817 F.2d 102: Ronald Prysock, Appellant, v. County of Spartanburg; City of Spartanburg, a Politicalsubdivision, Appellees
United States Court of Appeals, Fourth Circuit. - 817 F.2d 102
Argued Feb. 5, 1987.Decided April 17, 1987
Before SPROUSE and WILKINSON, Circuit Judges, and MICHAEL, United States District Judge for the Western District of Virginia, sitting by designation.
Fletcher N. Smith, Jr. (Smith & Pauling, on brief), for appellant.
William E. Walsh; Edwin Haskell (Thomas E. Walsh; Roy McBee Smith, on brief), for appellees.
Ronald Prysock was arrested on September 8, 1983 for murder and armed robbery. He was held for five months without bond while awaiting trial. At trial, he was acquitted. He now seeks injunctive relief and $5 million in damages under Sec. 1983, claiming that he was wrongfully arrested and confined in violation of his Fourth and Fifth Amendment rights. The district court granted a directed verdict for the defendants, the City of Spartanburg and the County of Spartanburg, because the arrest was based on probable cause and because the arrest was not based on an official policy. We affirm on the ground that the arrest was based on probable cause without addressing the second issue.
The validity of Prysock's arrest does not hinge, of course, on whether he was ultimately convicted or acquitted. Baker v. McCollan, 443 U.S. 137, 145 (1979). Our duty as a reviewing court is simply to determine whether the magistrate had a substantial basis for finding probable cause. Massachusetts v. Upton, 466 U.S. 727, 732-33 (1984); Illinois v. Gate , 462 U.S. 213, 236 (1983). Here, the police had probable cause to arrest Prysock based on information supplied by two witnesses to the alleged crime, Frankie Haney and Connie Spencer. A magistrate reviewed the information and issued a warrant for Prysock's arrest. A grand jury returned a true bill of indictment against Prysock.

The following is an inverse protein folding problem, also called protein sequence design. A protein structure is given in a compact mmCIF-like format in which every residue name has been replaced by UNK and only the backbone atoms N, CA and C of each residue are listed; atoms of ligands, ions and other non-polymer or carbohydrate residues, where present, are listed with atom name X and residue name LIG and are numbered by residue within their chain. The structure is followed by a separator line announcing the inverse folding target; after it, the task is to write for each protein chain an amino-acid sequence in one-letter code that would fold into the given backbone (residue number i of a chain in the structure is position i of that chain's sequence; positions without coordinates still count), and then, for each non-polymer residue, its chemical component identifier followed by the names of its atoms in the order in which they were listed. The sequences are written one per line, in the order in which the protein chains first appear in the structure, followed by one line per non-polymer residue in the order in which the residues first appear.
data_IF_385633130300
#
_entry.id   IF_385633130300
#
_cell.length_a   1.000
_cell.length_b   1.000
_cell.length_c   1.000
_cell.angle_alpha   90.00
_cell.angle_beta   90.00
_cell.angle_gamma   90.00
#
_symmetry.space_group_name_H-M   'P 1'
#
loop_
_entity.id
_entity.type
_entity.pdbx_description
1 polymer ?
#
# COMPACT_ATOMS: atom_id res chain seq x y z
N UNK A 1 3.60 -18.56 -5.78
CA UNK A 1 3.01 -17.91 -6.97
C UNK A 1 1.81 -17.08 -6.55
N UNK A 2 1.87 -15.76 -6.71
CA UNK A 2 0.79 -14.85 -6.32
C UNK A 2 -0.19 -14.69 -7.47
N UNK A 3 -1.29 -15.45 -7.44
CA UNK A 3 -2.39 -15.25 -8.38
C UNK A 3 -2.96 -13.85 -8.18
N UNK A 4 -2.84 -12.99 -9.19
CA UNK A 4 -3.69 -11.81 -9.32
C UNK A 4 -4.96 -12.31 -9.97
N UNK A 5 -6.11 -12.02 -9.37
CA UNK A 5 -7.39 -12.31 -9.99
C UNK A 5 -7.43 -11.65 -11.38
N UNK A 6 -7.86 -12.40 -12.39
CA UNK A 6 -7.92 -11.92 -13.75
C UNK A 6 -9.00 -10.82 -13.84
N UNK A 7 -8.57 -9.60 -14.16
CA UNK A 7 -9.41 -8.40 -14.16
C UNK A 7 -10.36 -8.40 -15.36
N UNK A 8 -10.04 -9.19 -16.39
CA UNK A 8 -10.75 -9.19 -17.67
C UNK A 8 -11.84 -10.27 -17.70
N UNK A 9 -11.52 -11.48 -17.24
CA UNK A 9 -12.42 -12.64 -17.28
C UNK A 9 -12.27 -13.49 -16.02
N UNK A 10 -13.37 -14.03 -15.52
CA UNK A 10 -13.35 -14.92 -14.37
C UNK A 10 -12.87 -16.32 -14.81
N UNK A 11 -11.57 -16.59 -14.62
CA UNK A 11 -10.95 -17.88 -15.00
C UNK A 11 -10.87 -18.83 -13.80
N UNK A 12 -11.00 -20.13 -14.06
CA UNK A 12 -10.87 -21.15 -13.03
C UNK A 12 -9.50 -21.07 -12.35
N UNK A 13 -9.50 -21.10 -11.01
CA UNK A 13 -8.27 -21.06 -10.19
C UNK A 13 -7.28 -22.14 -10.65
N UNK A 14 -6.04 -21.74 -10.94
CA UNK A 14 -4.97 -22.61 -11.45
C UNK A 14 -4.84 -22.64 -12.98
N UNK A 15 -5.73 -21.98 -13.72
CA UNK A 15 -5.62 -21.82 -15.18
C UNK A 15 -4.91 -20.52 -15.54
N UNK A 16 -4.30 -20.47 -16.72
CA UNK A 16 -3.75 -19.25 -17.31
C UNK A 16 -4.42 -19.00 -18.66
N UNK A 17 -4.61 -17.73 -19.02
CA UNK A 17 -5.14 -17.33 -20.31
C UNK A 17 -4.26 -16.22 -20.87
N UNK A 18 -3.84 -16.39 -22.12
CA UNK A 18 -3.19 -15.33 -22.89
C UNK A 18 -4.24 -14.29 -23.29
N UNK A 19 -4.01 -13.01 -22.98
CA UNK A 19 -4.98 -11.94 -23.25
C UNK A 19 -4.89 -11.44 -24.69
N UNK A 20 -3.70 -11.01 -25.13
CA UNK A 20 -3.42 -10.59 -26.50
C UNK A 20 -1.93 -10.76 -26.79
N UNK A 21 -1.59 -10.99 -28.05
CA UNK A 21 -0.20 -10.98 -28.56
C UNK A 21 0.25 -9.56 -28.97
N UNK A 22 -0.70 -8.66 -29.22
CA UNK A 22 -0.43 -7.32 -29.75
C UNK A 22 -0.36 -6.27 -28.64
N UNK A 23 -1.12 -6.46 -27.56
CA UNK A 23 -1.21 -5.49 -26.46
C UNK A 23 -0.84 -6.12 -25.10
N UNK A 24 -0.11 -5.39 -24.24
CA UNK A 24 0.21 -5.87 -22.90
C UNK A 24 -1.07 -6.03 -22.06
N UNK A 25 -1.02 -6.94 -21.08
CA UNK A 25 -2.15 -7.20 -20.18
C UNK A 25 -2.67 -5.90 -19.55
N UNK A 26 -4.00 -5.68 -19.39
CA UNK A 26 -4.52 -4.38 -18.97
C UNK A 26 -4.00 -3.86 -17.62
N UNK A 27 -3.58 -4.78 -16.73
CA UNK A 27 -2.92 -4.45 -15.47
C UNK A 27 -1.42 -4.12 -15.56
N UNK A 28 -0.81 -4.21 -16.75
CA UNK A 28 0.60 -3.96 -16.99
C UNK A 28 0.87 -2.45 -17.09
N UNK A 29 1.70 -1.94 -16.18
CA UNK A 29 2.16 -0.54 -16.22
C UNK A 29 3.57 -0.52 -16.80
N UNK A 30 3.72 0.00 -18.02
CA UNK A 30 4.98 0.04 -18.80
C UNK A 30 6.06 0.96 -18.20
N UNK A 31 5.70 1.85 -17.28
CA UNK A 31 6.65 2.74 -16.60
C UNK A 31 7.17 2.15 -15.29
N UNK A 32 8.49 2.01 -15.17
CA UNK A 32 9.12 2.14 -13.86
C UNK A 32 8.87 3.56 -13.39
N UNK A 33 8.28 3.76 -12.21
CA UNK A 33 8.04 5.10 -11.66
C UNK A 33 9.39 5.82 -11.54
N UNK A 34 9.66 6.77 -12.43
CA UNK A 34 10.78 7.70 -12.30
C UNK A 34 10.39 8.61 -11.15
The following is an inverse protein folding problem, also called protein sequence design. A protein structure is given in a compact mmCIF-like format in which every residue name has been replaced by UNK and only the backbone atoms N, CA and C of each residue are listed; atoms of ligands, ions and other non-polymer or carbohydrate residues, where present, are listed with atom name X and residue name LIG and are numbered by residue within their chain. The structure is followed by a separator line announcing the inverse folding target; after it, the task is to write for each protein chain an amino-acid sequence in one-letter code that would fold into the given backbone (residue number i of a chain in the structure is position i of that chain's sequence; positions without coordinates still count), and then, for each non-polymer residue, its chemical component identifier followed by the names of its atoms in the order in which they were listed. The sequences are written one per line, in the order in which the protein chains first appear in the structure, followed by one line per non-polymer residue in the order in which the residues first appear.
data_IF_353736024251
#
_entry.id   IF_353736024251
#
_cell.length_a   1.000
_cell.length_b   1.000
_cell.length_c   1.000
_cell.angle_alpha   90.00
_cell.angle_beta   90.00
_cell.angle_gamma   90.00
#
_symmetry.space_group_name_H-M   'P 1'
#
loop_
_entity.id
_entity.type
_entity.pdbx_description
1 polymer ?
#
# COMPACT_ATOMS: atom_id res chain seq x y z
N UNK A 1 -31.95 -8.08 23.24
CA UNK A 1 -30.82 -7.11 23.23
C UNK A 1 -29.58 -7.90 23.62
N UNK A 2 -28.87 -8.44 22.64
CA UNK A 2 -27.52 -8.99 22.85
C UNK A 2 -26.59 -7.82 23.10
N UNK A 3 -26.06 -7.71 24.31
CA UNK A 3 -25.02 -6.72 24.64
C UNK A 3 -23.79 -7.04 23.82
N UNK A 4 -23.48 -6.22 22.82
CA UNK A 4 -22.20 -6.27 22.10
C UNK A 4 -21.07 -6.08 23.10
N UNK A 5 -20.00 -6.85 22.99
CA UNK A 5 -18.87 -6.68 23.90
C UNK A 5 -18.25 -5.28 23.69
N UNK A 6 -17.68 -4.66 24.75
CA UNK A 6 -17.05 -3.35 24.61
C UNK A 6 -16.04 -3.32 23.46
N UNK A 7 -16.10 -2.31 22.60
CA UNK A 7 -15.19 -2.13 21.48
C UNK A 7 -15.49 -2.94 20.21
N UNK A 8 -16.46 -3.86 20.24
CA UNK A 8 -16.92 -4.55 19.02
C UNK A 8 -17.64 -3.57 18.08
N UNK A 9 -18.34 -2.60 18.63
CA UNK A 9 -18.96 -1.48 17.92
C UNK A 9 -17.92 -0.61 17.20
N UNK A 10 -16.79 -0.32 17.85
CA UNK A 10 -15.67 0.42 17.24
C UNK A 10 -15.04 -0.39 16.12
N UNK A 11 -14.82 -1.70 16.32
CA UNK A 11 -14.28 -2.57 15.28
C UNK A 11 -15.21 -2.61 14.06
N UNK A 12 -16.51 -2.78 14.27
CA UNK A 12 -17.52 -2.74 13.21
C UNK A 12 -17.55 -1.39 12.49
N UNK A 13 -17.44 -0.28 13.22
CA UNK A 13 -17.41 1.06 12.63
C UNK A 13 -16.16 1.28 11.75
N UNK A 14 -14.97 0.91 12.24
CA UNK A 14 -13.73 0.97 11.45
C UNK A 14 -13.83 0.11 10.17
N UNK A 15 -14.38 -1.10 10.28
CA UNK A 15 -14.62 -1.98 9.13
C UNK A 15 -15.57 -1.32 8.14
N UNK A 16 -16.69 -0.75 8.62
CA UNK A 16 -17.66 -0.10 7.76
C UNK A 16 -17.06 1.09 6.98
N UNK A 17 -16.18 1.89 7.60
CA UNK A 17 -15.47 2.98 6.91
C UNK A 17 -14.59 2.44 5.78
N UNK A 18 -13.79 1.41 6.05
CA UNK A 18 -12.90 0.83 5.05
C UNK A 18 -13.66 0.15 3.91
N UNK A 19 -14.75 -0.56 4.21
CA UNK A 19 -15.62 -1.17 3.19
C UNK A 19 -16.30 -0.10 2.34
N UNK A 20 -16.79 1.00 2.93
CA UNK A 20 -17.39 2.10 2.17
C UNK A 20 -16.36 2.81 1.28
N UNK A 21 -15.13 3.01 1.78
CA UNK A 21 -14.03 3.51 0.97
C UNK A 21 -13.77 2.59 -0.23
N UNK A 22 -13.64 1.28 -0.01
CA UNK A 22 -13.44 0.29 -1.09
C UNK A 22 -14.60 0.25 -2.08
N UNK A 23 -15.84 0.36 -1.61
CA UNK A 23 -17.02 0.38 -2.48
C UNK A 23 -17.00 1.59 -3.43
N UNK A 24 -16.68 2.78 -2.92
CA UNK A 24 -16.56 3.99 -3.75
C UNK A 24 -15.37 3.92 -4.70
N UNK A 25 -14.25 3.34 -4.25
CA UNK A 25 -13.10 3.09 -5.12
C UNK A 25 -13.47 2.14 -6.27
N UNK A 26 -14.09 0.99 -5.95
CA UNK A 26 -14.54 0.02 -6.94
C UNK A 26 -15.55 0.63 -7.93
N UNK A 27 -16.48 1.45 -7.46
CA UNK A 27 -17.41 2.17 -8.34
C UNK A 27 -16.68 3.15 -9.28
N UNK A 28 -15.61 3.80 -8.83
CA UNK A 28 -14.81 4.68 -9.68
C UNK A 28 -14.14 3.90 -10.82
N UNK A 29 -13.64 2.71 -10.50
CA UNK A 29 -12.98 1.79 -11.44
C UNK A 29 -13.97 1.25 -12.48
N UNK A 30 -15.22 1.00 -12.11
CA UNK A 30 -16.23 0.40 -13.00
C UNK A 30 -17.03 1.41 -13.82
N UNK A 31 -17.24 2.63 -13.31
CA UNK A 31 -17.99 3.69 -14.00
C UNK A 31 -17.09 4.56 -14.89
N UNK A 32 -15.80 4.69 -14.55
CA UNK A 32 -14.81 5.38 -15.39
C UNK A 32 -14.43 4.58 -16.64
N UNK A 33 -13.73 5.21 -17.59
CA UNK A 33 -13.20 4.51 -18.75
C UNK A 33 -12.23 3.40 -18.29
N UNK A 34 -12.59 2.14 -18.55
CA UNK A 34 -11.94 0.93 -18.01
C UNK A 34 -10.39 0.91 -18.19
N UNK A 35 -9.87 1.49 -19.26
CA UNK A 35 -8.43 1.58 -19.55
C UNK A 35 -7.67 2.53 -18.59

Prysock offers no reason why the magistrate acted unreasonably in relying on the testimony of Haney and Spencer. Prysock notes that Spencer later recanted her testimony, but that does not affect its apparent veracity at the time the magistrate issued the warrant, nor does it undercut the apparent veracity of Haney's testimony at that time. Indeed, Haney's testimony also implicated himself in the crime. Such declarations against interest strongly support a determination of probable cause. United States v. Harris, 403 U.S. 573, 583-84 (1971).
The judgment of the district court is